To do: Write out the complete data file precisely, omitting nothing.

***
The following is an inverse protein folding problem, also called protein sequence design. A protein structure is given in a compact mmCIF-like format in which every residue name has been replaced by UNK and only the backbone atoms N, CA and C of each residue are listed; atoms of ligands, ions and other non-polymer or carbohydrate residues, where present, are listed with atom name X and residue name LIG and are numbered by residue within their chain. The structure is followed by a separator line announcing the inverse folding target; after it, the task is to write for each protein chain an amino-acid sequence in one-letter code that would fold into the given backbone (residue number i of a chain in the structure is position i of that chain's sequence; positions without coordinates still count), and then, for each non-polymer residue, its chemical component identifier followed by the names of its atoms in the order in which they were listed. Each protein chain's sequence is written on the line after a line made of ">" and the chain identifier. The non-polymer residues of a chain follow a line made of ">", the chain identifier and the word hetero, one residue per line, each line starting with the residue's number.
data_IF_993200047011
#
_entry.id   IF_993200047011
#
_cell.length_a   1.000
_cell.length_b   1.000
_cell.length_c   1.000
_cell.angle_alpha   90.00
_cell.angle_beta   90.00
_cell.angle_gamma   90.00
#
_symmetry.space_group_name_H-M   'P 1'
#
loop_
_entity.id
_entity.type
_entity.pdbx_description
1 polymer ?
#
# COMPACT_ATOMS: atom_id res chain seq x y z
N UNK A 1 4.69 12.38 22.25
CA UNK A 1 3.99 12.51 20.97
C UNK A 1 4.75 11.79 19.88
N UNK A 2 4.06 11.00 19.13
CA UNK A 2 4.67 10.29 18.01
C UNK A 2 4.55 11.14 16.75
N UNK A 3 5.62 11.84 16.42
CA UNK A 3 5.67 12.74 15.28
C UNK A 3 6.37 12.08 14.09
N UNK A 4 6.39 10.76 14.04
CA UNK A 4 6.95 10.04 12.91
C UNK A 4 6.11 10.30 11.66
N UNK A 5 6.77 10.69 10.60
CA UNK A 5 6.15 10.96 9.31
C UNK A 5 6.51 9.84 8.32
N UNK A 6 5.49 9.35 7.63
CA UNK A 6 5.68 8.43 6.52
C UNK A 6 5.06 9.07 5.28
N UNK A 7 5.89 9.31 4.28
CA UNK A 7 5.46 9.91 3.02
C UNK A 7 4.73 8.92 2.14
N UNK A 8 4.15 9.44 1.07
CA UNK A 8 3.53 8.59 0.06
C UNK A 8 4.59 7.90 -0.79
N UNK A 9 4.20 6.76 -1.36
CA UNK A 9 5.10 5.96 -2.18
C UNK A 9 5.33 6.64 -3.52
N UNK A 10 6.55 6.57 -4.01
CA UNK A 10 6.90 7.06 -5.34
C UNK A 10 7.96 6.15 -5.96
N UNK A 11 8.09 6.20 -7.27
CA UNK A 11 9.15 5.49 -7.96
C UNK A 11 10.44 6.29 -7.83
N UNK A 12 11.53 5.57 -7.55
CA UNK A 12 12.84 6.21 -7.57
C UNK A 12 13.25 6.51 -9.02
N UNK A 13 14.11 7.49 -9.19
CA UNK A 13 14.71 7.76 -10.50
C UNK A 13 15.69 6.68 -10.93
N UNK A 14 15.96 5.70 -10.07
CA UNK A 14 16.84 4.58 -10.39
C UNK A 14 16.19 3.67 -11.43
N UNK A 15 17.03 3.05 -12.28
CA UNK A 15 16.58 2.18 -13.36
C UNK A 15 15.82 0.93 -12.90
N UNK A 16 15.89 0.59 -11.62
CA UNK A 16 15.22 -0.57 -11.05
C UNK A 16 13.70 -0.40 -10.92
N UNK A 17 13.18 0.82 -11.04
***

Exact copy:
The following is an inverse protein folding problem, also called protein sequence design. A protein structure is given in a compact mmCIF-like format in which every residue name has been replaced by UNK and only the backbone atoms N, CA and C of each residue are listed; atoms of ligands, ions and other non-polymer or carbohydrate residues, where present, are listed with atom name X and residue name LIG and are numbered by residue within their chain. The structure is followed by a separator line announcing the inverse folding target; after it, the task is to write for each protein chain an amino-acid sequence in one-letter code that would fold into the given backbone (residue number i of a chain in the structure is position i of that chain's sequence; positions without coordinates still count), and then, for each non-polymer residue, its chemical component identifier followed by the names of its atoms in the order in which they were listed. Each protein chain's sequence is written on the line after a line made of ">" and the chain identifier. The non-polymer residues of a chain follow a line made of ">", the chain identifier and the word hetero, one residue per line, each line starting with the residue's number.
data_IF_993200047011
#
_entry.id   IF_993200047011
#
_cell.length_a   1.000
_cell.length_b   1.000
_cell.length_c   1.000
_cell.angle_alpha   90.00
_cell.angle_beta   90.00
_cell.angle_gamma   90.00
#
_symmetry.space_group_name_H-M   'P 1'
#
loop_
_entity.id
_entity.type
_entity.pdbx_description
1 polymer ?
#
# COMPACT_ATOMS: atom_id res chain seq x y z
N UNK A 1 4.69 12.38 22.25
CA UNK A 1 3.99 12.51 20.97
C UNK A 1 4.75 11.79 19.88
N UNK A 2 4.06 11.00 19.13
CA UNK A 2 4.67 10.29 18.01
C UNK A 2 4.55 11.14 16.75
N UNK A 3 5.62 11.84 16.42
CA UNK A 3 5.67 12.74 15.28
C UNK A 3 6.37 12.08 14.09
N UNK A 4 6.39 10.76 14.04
CA UNK A 4 6.95 10.04 12.91
C UNK A 4 6.11 10.30 11.66
N UNK A 5 6.77 10.69 10.60
CA UNK A 5 6.15 10.96 9.31
C UNK A 5 6.51 9.84 8.32
N UNK A 6 5.49 9.35 7.63
CA UNK A 6 5.68 8.43 6.52
C UNK A 6 5.06 9.07 5.28
N UNK A 7 5.89 9.31 4.28
CA UNK A 7 5.46 9.91 3.02
C UNK A 7 4.73 8.92 2.14
N UNK A 8 4.15 9.44 1.07
CA UNK A 8 3.53 8.59 0.06
C UNK A 8 4.59 7.90 -0.79
N UNK A 9 4.20 6.76 -1.36
CA UNK A 9 5.10 5.96 -2.18
C UNK A 9 5.33 6.64 -3.52
N UNK A 10 6.55 6.57 -4.01
CA UNK A 10 6.90 7.06 -5.34
C UNK A 10 7.96 6.15 -5.96
N UNK A 11 8.09 6.20 -7.27
CA UNK A 11 9.15 5.49 -7.96
C UNK A 11 10.44 6.29 -7.83
N UNK A 12 11.53 5.57 -7.55
CA UNK A 12 12.84 6.21 -7.57
C UNK A 12 13.25 6.51 -9.02
N UNK A 13 14.11 7.49 -9.19
CA UNK A 13 14.71 7.76 -10.50
C UNK A 13 15.69 6.68 -10.93
N UNK A 14 15.96 5.70 -10.07
CA UNK A 14 16.84 4.58 -10.39
C UNK A 14 16.19 3.67 -11.43
N UNK A 15 17.03 3.05 -12.28
CA UNK A 15 16.58 2.18 -13.36
C UNK A 15 15.82 0.93 -12.90
N UNK A 16 15.89 0.59 -11.62
CA UNK A 16 15.22 -0.57 -11.05
C UNK A 16 13.70 -0.40 -10.92
N UNK A 17 13.18 0.82 -11.04